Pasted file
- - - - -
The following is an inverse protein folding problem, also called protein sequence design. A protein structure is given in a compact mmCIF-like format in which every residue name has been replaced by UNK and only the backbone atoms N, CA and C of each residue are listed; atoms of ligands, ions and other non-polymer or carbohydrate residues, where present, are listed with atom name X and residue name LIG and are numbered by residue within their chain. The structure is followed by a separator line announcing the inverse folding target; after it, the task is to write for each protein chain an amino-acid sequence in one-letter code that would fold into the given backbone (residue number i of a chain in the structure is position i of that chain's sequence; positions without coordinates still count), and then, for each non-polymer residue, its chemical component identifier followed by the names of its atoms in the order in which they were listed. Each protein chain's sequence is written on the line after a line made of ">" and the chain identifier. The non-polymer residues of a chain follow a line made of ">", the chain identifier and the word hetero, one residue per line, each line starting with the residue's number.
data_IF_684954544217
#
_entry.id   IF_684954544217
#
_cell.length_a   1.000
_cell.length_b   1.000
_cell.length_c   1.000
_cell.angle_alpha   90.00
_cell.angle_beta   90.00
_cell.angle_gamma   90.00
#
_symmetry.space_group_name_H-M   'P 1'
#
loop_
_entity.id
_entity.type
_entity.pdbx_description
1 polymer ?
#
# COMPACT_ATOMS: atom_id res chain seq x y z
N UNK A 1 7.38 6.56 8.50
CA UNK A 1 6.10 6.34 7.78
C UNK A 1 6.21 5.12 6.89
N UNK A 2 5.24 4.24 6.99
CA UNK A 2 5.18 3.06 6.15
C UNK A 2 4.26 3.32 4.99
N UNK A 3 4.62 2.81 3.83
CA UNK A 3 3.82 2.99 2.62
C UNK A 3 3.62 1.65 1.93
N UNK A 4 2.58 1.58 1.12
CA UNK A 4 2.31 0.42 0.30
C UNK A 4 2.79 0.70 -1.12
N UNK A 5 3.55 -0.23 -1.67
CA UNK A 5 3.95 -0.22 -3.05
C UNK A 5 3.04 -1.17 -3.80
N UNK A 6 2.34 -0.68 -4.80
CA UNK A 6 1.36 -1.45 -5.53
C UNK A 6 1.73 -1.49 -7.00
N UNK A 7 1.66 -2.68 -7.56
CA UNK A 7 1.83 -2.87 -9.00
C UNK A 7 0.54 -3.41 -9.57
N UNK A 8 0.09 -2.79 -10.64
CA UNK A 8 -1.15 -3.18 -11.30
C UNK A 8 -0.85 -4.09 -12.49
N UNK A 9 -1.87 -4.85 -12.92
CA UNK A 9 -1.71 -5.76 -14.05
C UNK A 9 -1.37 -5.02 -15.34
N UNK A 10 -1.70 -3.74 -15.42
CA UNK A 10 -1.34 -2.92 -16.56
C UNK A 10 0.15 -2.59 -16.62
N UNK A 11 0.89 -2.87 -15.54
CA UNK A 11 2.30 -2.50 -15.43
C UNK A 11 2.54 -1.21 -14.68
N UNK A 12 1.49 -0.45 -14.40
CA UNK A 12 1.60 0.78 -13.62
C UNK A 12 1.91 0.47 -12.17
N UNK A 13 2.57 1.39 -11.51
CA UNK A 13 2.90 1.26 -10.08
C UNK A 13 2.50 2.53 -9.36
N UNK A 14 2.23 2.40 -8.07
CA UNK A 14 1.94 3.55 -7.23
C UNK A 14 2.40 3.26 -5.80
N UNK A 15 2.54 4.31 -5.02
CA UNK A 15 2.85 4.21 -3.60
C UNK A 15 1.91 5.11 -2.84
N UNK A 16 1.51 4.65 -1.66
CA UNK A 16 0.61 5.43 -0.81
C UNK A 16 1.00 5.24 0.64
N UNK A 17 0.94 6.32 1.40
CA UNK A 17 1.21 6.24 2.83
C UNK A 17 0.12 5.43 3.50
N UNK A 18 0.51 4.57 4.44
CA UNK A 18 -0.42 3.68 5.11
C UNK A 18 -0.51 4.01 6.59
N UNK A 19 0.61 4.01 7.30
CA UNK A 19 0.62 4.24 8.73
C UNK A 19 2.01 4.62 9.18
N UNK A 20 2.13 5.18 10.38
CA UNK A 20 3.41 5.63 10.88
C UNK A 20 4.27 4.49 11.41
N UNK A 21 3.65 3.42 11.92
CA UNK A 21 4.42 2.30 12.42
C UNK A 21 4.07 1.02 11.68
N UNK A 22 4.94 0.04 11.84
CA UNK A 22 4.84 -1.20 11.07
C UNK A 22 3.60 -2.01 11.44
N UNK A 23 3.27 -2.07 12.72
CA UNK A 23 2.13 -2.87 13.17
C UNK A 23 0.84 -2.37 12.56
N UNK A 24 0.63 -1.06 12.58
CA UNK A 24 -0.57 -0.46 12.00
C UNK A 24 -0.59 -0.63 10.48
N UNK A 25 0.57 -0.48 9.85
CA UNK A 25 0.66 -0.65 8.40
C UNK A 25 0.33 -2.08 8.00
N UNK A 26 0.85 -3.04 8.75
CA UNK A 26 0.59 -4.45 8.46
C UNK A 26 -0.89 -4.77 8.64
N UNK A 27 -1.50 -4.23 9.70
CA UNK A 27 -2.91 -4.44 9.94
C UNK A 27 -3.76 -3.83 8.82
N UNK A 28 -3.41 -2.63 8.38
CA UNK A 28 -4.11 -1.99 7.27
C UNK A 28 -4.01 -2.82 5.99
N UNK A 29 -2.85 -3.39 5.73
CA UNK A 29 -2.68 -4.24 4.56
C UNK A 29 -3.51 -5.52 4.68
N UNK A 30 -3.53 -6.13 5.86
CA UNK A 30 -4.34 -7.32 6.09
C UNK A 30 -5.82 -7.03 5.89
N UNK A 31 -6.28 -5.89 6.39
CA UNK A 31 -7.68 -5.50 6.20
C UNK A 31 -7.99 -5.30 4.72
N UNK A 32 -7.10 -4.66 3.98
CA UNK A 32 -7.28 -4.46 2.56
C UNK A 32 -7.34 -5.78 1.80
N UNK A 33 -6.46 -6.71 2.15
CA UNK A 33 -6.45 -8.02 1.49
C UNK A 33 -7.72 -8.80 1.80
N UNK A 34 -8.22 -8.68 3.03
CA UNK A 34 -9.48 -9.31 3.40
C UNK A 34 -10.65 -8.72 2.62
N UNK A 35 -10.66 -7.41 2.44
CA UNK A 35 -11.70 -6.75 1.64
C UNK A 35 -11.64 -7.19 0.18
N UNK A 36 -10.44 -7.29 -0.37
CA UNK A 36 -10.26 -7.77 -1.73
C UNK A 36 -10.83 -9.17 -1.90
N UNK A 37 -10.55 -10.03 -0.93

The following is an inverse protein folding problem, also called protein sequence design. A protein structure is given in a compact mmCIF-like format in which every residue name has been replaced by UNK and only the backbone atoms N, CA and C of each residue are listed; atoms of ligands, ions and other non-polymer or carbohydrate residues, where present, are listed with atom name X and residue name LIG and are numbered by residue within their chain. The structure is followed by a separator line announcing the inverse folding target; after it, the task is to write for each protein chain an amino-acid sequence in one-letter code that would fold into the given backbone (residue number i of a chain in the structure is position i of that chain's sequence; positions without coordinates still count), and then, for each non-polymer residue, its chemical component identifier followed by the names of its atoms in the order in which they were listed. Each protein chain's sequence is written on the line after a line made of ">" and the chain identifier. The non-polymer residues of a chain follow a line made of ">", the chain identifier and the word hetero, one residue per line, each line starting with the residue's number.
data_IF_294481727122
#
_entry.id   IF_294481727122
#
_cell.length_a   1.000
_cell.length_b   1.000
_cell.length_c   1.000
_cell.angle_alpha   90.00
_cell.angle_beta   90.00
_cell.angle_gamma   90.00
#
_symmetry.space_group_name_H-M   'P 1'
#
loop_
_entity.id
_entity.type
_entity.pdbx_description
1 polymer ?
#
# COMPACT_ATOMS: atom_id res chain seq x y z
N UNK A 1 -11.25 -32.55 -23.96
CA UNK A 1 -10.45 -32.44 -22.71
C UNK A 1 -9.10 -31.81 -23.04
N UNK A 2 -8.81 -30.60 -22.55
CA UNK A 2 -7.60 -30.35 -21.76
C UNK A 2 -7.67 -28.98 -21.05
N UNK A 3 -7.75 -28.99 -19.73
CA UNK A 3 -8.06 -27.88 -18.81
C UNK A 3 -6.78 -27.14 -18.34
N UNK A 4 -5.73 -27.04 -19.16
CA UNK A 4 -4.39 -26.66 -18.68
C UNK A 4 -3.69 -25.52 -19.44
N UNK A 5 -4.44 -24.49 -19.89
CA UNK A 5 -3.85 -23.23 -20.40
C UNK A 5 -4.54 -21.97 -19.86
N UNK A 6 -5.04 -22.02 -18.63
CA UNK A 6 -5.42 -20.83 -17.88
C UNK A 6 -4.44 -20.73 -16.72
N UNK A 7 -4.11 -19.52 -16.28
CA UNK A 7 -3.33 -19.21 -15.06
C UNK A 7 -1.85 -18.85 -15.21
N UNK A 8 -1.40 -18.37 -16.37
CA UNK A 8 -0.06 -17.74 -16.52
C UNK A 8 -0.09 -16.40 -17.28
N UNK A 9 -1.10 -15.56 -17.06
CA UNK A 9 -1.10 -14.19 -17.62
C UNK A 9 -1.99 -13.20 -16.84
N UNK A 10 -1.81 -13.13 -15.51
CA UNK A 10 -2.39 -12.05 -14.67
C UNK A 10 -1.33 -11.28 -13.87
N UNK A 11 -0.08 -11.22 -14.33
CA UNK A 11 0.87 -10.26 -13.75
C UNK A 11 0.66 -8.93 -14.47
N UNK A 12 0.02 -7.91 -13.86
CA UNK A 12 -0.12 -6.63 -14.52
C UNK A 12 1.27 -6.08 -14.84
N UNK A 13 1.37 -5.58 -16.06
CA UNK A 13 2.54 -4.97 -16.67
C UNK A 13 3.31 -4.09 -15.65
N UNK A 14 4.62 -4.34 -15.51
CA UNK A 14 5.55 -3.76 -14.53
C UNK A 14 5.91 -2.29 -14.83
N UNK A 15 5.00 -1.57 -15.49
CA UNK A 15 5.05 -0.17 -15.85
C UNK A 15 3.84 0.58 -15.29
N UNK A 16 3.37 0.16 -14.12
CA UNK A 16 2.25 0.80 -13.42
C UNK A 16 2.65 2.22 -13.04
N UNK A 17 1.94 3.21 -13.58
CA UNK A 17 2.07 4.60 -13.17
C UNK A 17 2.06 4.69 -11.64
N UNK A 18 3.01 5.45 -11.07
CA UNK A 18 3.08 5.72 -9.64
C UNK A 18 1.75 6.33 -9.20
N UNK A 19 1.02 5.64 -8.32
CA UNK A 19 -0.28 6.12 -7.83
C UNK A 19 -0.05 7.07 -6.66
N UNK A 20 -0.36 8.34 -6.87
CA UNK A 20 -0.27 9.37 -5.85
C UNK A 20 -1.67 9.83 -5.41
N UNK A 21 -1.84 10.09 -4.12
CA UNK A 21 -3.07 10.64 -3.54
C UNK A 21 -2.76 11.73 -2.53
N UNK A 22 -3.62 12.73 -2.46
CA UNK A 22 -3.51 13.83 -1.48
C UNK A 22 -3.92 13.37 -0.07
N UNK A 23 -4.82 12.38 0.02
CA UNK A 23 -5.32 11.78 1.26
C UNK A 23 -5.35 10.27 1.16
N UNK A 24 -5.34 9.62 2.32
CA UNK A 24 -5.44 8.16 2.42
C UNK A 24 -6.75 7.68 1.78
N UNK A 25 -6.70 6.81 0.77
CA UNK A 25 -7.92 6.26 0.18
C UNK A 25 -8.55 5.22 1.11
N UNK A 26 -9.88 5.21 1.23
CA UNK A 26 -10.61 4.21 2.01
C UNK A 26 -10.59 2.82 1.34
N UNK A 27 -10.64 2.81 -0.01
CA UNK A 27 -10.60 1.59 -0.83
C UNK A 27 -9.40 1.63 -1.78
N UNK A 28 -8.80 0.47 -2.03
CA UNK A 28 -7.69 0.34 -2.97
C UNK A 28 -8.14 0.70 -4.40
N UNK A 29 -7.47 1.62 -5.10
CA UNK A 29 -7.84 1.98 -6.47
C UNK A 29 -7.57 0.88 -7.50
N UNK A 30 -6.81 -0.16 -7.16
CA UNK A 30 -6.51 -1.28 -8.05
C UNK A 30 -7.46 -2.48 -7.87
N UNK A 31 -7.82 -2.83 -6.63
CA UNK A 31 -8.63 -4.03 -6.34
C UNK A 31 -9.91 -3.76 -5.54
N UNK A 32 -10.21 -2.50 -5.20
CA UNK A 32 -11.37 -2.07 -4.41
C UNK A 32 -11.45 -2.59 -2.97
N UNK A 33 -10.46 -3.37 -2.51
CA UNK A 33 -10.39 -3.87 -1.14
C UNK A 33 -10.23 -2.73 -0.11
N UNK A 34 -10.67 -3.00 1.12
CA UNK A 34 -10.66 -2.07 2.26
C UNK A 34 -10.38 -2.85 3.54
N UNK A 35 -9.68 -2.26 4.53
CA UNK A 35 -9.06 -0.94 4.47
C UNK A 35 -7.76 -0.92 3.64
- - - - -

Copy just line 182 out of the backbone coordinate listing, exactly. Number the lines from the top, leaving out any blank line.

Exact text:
N UNK A 11 -0.08 -11.22 -14.33